Bolstered by marriage licenses being issued to same-sex couples in Massachusetts Monday, Chicago-area gay and lesbian rights activists tried again to prompt the city of Chicago to follow suit.
While wedding bells were ringing and champagne was flowing on the East Coast, at City Hall in Chicago, more than 200 people participated in a noon rally featuring speeches from local activists and devoted couples demanding the right to be married in Illinois.
Some held signs with political references, saying 'Brown v. Board, Separate But Still Not Equal,' and 'Daley: Newsom or Romney?' referencing the San Francisco mayor who granted more than 4,000 marriage licenses to gays and lesbians and Gov. Mitt Romney, who has tried to do everything in his power to halt gay marriages in Massachusetts.
'Enough is enough,' said activist Sherry Wolf of Equal Marriage NOW! 'Marriage is our right, and we've only just begun to fight.'
Also on hand was a gay minister who told the crowd that he wanted to be able to sign a marriage license for a gay couple.
'Not everyone who is of the faith is a bigot,' said Bob Schwartz, of the Chicago Anti-Bashing Network.
Earlier in the day, a smaller group of anti-gay activists protested outside of the Thompson Center downtown. Speakers and signs condemned homosexuality as sinful and informed gays organizing the noon rally that they would be going to hell.
Members of the Illinois Family Institute, Concerned Women for America and a 'former lesbian' of Rescuing Homosexuals dubbed May 17 'Destruction of Marriage Day.'
'This sad day marks America's descent into legal and social chaos,' said Peter LaBarbera, director of the Illinois Family Institute.
Deborah Mell, the sister-in-law of Gov. Rod Blagovitch and daughter of Ald. Richard Mell, told the crowd of gay-rights supporters, 'My family loves me. It's time to be proud of who we are.'
Jennifer Widd and Michelle Baladad, a committed couple for nine years already in possession of a domestic-partnership from Cook County and a civil union license from Vermont, said they wanted to be married where they live and to have their love legally recognized.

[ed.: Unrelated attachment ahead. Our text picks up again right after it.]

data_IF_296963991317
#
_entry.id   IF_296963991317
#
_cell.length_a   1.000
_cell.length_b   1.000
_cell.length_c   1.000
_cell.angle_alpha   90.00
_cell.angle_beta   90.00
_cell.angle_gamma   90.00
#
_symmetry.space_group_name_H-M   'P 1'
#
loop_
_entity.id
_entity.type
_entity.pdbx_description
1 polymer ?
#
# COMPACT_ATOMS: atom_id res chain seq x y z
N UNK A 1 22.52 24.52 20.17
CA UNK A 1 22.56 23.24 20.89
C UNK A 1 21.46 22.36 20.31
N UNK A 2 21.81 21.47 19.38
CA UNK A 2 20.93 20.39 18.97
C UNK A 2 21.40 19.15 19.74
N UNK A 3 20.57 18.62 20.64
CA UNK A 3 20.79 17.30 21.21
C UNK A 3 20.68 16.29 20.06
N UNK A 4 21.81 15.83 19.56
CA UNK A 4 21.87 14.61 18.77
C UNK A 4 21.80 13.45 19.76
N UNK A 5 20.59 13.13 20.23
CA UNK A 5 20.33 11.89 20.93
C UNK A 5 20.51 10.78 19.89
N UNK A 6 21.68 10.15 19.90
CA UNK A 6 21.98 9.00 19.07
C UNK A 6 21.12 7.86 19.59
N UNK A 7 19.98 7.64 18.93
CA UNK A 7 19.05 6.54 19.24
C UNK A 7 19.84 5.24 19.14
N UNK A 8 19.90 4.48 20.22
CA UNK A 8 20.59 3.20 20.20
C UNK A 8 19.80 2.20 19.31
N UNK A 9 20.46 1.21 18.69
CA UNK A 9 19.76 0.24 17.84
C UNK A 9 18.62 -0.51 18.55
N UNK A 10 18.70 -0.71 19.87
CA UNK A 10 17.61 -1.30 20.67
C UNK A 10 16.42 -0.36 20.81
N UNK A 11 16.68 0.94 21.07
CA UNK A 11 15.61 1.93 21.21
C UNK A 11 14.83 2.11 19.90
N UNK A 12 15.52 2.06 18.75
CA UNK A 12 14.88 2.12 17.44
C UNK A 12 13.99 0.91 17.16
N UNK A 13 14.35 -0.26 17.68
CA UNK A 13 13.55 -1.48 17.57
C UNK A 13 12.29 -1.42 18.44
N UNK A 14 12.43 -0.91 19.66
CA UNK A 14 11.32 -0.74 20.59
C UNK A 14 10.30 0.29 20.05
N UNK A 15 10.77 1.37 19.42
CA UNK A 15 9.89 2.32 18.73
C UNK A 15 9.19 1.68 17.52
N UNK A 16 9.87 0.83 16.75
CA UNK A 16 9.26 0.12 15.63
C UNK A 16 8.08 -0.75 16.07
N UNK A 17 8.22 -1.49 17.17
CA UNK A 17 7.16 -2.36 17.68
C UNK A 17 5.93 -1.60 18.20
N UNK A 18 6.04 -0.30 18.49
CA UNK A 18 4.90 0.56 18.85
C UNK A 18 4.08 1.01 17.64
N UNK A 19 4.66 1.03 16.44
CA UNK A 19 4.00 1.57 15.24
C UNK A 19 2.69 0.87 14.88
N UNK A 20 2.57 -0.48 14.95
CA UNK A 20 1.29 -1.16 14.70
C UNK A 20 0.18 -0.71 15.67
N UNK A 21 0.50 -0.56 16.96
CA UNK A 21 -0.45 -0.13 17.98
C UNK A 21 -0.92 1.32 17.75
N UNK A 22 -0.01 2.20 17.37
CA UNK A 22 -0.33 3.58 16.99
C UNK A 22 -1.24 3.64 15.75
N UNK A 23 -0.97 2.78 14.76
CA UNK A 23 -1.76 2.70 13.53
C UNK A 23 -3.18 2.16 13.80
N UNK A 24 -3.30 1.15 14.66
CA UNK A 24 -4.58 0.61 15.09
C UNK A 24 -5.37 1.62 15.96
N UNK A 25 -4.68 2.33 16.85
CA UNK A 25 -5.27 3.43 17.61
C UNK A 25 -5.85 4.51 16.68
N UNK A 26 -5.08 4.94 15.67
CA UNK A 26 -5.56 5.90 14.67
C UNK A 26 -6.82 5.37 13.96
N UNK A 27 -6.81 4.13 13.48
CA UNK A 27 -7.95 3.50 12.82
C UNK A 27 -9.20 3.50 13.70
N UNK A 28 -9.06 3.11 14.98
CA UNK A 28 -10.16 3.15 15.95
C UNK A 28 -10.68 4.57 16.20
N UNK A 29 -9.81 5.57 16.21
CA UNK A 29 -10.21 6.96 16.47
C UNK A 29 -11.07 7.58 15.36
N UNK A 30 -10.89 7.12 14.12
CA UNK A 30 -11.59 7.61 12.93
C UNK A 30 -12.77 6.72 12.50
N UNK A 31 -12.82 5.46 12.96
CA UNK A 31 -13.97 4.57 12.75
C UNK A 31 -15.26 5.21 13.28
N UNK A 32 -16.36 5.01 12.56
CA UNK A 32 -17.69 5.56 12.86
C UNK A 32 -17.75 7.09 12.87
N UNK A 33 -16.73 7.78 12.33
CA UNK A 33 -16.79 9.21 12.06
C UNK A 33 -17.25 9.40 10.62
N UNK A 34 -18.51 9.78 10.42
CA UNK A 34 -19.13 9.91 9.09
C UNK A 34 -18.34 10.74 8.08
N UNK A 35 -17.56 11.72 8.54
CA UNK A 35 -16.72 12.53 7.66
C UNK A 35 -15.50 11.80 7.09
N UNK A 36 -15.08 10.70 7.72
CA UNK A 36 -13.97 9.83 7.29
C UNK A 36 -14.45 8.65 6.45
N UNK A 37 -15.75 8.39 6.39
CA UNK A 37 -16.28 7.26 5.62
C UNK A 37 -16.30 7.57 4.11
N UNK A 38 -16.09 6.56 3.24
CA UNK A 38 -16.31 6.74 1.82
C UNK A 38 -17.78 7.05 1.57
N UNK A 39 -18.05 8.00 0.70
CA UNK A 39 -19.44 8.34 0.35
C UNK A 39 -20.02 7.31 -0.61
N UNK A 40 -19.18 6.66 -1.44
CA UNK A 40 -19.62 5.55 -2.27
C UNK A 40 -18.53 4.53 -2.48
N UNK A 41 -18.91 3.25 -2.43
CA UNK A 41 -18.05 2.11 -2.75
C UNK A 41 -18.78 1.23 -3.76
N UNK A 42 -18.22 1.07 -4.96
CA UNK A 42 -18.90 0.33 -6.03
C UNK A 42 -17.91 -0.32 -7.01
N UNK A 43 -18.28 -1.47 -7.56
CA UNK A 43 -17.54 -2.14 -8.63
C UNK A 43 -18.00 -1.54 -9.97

Chanting 'gay, straight, black, white, equal marriage is our right,' about 80 people followed Widd and Baladad to County Clerk David Orr's office to watch them attempt to get a marriage license.
They plunked down their $30 and their licenses and asked for a marriage license.
Baladad and Widd were told by Michael Bush, staffing the desk, 'Unfortunately, gay marriage is still illegal in the state of Illinois, I cannot do this.'
The protesters staged a stake out in the office for a few hours, but Orr said he does not plan to issue marriage licenses until there is a legal mandate for him to do so.
Activists offered Orr a $500 check to pay for the misdemeanor he might have been charged with had he issued a license to Baladad and Widd.
He refused the money and said that even if he had issued a license it would have been voided by the state in 30 minutes.
Orr said that more support from local politicians would be necessary if he were to grant marriage licenses without a legal mandate. He pointed to San Francisco and Portland where city council members and the mayor were crucial in the decision to grant licenses to same-sex couples.
'We've got nothing in Cook County—there's no local support outside myself,' Orr said. 'The mayor's said a few nice words but nothing beyond that.'
Still, local activists said they were hoping that Orr will realize that his position is 'ridiculous' and would begin issuing marriage licenses soon.
Some chanted for Orr to stop issuing any marriage licenses at all until all marriages were legal. For a few hours Monday, that became a reality, as the Clerk's office turned away even heterosexual couples because of the sit-in.
As part of the national day of actions, activists dropped a 70-foot banner from Chicago's City Hall / County Building, and avoided arrest. The activists were part of DontAmend.com and Equal Marriage NOW!
Activists said they would return Tuesday to resume the occupation.
A spokeswoman for Illinois Attorney General Lisa Madigan said Madigan would not be issuing a statement on the marriages of Illinois citizens travelling to Massachusetts. Former state Attorney General Jim Ryan had said such marriages would not be recognized in Illinois, and Madigan will not issue a different determination. Her spokeswoman said that only the state legislature can change the law on same-sex marriages.